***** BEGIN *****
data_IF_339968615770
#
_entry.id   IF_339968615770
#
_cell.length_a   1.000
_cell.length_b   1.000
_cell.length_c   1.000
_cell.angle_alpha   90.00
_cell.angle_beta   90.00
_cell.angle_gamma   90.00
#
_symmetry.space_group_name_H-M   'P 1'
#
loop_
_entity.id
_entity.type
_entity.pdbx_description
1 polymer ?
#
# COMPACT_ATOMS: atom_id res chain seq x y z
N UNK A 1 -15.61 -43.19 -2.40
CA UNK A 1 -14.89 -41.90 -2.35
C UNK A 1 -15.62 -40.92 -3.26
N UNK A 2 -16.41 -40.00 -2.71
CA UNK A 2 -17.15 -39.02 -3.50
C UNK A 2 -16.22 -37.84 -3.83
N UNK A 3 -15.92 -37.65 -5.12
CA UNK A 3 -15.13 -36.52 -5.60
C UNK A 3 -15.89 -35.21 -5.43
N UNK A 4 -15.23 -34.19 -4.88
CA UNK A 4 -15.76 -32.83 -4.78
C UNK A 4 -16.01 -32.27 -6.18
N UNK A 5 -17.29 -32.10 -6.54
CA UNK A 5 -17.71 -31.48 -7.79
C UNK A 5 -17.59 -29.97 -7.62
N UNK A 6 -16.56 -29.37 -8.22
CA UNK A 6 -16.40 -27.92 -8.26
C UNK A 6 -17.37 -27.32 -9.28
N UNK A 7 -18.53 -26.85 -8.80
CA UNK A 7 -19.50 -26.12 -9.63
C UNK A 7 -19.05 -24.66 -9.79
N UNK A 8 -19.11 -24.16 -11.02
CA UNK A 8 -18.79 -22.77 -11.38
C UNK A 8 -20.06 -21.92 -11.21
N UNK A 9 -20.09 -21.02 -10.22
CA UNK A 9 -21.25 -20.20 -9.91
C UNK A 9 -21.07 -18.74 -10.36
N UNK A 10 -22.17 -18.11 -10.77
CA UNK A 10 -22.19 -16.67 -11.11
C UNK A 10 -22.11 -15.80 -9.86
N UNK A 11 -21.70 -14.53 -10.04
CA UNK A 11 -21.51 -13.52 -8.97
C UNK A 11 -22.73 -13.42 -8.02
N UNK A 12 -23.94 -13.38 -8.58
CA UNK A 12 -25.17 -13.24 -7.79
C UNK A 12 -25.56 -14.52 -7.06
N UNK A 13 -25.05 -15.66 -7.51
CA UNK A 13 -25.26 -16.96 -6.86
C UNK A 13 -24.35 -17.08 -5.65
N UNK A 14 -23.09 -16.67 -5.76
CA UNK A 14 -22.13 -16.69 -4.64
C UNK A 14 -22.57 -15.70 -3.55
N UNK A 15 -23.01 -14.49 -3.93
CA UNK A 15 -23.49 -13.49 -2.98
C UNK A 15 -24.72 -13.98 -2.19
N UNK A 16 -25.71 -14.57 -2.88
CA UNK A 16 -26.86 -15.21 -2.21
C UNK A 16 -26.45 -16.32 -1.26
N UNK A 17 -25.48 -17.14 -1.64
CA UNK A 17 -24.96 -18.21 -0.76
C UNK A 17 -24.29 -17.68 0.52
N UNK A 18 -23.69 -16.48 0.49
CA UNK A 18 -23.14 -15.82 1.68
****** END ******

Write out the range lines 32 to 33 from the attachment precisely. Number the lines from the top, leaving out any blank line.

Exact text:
C UNK A 4 -16.01 -32.27 -6.18
N UNK A 5 -17.29 -32.10 -6.54